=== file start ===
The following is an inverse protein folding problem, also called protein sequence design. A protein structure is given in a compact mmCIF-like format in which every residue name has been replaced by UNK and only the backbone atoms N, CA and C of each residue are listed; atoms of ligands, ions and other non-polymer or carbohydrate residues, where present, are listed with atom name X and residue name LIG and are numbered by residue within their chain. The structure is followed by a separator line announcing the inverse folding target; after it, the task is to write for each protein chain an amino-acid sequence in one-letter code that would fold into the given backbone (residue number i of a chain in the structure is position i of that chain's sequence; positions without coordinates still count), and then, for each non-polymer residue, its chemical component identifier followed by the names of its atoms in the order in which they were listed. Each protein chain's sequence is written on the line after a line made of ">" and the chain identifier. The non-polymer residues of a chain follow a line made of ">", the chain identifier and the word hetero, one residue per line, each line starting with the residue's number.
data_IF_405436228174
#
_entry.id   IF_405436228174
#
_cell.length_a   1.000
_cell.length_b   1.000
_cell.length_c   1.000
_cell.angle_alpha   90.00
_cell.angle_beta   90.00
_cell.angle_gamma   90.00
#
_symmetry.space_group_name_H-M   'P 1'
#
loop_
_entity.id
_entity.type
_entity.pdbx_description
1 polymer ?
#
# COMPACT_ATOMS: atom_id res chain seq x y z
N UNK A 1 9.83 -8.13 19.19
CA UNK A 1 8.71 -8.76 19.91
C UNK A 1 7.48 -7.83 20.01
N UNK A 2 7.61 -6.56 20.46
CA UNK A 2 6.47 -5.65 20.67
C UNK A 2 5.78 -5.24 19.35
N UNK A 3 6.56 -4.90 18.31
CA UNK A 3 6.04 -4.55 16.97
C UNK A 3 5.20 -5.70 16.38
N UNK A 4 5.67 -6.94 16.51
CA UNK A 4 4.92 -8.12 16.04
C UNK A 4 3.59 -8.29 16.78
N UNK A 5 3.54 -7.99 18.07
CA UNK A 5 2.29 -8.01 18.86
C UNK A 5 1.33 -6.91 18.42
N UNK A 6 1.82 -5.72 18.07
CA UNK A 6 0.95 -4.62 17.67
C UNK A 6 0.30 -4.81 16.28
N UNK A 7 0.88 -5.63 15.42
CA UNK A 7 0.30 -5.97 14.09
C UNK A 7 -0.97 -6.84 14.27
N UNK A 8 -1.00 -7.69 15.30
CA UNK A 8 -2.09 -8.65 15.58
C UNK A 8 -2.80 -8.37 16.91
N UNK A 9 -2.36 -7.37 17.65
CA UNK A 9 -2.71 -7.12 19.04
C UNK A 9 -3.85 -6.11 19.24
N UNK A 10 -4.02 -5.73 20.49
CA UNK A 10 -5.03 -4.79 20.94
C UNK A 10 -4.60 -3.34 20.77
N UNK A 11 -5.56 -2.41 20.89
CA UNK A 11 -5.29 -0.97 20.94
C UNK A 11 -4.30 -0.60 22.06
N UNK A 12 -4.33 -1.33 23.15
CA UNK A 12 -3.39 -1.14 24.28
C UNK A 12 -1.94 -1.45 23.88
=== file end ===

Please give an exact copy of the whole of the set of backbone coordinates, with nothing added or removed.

The following is an inverse protein folding problem, also called protein sequence design. A protein structure is given in a compact mmCIF-like format in which every residue name has been replaced by UNK and only the backbone atoms N, CA and C of each residue are listed; atoms of ligands, ions and other non-polymer or carbohydrate residues, where present, are listed with atom name X and residue name LIG and are numbered by residue within their chain. The structure is followed by a separator line announcing the inverse folding target; after it, the task is to write for each protein chain an amino-acid sequence in one-letter code that would fold into the given backbone (residue number i of a chain in the structure is position i of that chain's sequence; positions without coordinates still count), and then, for each non-polymer residue, its chemical component identifier followed by the names of its atoms in the order in which they were listed. Each protein chain's sequence is written on the line after a line made of ">" and the chain identifier. The non-polymer residues of a chain follow a line made of ">", the chain identifier and the word hetero, one residue per line, each line starting with the residue's number.
data_IF_405436228174
#
_entry.id   IF_405436228174
#
_cell.length_a   1.000
_cell.length_b   1.000
_cell.length_c   1.000
_cell.angle_alpha   90.00
_cell.angle_beta   90.00
_cell.angle_gamma   90.00
#
_symmetry.space_group_name_H-M   'P 1'
#
loop_
_entity.id
_entity.type
_entity.pdbx_description
1 polymer ?
#
# COMPACT_ATOMS: atom_id res chain seq x y z
N UNK A 1 9.83 -8.13 19.19
CA UNK A 1 8.71 -8.76 19.91
C UNK A 1 7.48 -7.83 20.01
N UNK A 2 7.61 -6.56 20.46
CA UNK A 2 6.47 -5.65 20.67
C UNK A 2 5.78 -5.24 19.35
N UNK A 3 6.56 -4.90 18.31
CA UNK A 3 6.04 -4.55 16.97
C UNK A 3 5.20 -5.70 16.38
N UNK A 4 5.67 -6.94 16.51
CA UNK A 4 4.92 -8.12 16.04
C UNK A 4 3.59 -8.29 16.78
N UNK A 5 3.54 -7.99 18.07
CA UNK A 5 2.29 -8.01 18.86
C UNK A 5 1.33 -6.91 18.42
N UNK A 6 1.82 -5.72 18.07
CA UNK A 6 0.95 -4.62 17.67
C UNK A 6 0.30 -4.81 16.28
N UNK A 7 0.88 -5.63 15.42
CA UNK A 7 0.30 -5.97 14.09
C UNK A 7 -0.97 -6.84 14.27
N UNK A 8 -1.00 -7.69 15.30
CA UNK A 8 -2.09 -8.65 15.58
C UNK A 8 -2.80 -8.37 16.91
N UNK A 9 -2.36 -7.37 17.65
CA UNK A 9 -2.71 -7.12 19.04
C UNK A 9 -3.85 -6.11 19.24
N UNK A 10 -4.02 -5.73 20.49
CA UNK A 10 -5.03 -4.79 20.94
C UNK A 10 -4.60 -3.34 20.77
N UNK A 11 -5.56 -2.41 20.89
CA UNK A 11 -5.29 -0.97 20.94
C UNK A 11 -4.30 -0.60 22.06
N UNK A 12 -4.33 -1.33 23.15
CA UNK A 12 -3.39 -1.14 24.28
C UNK A 12 -1.94 -1.45 23.88